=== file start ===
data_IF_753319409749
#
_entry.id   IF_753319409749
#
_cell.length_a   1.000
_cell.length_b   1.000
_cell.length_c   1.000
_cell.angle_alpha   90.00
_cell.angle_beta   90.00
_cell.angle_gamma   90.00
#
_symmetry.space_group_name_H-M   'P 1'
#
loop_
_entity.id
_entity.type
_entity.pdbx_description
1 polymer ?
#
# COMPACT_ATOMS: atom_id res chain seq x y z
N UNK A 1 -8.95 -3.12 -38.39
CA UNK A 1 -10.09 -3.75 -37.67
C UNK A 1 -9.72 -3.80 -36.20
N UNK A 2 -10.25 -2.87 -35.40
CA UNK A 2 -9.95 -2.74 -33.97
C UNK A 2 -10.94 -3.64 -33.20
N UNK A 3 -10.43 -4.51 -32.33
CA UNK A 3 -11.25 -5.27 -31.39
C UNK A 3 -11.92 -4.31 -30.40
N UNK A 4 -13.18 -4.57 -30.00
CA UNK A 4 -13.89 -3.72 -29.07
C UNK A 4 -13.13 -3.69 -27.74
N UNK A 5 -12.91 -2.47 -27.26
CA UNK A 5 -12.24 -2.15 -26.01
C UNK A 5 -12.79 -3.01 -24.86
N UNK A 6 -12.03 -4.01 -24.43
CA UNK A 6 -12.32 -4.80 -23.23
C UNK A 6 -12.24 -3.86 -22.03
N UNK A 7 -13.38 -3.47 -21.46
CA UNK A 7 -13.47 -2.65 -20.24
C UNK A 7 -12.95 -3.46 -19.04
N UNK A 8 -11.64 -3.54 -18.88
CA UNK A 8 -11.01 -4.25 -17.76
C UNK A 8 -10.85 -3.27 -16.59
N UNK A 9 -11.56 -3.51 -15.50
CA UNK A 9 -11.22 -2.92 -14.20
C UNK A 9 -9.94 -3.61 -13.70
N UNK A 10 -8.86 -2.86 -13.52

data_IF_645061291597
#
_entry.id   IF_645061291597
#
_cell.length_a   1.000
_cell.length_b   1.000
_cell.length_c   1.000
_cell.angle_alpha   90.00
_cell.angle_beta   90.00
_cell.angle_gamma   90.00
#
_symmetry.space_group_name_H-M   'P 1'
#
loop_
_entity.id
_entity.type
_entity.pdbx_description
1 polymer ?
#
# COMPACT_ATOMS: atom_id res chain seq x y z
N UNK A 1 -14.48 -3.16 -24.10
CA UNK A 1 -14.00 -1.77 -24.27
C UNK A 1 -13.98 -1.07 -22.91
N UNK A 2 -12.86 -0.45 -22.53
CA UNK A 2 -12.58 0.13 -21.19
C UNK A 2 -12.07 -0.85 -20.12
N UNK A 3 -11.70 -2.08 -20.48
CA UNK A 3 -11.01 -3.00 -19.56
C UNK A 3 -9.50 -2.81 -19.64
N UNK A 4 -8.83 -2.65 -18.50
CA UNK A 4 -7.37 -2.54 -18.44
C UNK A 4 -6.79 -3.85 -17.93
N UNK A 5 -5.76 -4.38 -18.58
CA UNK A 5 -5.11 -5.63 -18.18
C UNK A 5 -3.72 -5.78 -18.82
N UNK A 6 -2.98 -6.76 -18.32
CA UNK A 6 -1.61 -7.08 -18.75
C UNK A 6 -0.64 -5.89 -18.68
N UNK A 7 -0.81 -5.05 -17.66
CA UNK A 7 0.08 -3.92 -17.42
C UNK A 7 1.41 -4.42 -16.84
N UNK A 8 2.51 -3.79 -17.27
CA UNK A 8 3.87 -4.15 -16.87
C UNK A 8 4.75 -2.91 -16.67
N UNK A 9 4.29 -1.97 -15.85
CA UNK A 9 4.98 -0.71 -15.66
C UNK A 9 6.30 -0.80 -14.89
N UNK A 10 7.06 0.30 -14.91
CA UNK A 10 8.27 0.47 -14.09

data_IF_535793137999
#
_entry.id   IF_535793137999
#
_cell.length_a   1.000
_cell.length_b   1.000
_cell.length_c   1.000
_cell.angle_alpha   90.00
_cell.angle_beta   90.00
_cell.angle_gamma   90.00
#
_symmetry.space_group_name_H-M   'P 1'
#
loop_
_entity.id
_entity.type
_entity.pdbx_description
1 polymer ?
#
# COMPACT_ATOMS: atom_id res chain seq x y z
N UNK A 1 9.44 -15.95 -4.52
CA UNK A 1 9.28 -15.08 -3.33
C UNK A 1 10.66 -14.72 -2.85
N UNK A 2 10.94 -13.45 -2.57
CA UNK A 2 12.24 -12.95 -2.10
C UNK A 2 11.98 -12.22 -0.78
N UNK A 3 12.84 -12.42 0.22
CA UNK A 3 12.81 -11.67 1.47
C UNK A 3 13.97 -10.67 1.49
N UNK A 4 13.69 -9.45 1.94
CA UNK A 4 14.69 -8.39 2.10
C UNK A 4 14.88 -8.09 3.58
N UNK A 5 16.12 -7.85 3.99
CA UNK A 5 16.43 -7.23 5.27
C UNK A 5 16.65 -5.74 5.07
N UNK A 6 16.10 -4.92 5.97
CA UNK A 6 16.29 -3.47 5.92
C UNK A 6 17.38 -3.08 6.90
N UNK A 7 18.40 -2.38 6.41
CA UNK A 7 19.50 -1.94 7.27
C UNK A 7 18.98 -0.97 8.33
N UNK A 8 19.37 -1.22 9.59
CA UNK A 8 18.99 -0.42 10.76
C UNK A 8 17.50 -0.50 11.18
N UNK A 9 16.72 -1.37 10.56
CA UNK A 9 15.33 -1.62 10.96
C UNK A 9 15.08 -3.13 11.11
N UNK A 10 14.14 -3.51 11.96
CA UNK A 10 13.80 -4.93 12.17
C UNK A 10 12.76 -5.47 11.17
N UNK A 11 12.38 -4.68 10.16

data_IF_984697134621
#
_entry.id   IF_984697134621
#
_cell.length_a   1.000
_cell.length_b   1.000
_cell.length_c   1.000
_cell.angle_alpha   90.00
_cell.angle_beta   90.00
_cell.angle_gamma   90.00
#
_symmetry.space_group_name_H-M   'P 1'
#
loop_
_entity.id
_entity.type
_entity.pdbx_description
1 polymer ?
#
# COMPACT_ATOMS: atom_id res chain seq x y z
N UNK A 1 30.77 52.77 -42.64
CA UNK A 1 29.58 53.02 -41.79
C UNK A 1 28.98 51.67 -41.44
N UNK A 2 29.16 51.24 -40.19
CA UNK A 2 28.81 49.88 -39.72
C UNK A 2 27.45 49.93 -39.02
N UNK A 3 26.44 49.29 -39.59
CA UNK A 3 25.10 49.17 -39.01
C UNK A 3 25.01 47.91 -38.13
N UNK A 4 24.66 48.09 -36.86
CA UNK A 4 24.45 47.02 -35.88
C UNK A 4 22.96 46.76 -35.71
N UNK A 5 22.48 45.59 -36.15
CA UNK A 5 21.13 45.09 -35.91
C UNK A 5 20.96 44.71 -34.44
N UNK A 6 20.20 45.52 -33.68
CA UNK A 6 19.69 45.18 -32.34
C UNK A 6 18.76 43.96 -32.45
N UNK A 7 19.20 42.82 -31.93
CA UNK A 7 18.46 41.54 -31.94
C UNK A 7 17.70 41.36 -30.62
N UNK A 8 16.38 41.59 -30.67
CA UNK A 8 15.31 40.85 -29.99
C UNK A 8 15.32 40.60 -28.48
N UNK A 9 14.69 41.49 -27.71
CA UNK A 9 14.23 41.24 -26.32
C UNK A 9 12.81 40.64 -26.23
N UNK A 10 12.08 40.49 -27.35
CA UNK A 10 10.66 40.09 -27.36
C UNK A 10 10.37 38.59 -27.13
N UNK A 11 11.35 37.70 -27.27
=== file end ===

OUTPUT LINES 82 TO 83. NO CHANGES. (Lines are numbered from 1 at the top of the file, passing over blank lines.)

CA UNK A 5 -5.11 -5.63 -18.18
C UNK A 5 -3.72 -5.78 -18.82